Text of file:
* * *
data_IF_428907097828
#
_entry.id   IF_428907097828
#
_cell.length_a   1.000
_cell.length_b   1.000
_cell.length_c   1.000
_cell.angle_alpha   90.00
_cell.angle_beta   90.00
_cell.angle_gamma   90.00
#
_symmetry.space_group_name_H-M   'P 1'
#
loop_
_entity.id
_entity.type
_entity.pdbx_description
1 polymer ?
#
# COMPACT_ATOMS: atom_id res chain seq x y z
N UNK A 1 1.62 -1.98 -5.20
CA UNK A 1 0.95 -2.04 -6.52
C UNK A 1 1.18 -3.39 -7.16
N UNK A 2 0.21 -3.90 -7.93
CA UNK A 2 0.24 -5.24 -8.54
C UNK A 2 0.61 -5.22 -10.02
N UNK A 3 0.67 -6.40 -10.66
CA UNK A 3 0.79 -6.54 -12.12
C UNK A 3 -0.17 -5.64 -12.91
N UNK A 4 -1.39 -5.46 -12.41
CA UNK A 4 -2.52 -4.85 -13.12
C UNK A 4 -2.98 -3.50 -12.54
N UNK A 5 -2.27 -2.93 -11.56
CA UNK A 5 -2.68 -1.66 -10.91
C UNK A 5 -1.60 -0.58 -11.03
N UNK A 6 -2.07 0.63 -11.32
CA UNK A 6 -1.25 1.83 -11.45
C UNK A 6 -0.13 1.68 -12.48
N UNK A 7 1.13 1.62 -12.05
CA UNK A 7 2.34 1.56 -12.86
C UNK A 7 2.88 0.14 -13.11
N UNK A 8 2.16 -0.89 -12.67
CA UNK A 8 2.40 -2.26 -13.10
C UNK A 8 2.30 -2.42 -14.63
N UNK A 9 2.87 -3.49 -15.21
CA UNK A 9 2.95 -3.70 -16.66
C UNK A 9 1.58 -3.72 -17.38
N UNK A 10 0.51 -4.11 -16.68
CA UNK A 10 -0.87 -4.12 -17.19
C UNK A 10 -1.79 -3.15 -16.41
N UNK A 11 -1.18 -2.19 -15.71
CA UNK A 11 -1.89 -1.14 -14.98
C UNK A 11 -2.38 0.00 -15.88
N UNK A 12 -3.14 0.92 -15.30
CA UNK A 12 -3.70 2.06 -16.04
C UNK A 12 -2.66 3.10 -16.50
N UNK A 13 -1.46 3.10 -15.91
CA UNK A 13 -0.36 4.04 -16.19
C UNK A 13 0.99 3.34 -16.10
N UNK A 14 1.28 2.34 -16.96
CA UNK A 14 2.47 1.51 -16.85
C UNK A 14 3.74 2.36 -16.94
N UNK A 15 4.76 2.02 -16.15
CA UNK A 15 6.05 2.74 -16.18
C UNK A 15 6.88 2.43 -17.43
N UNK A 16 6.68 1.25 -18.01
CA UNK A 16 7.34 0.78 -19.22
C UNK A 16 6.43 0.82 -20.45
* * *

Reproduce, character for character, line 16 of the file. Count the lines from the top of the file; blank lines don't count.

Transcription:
_entity.type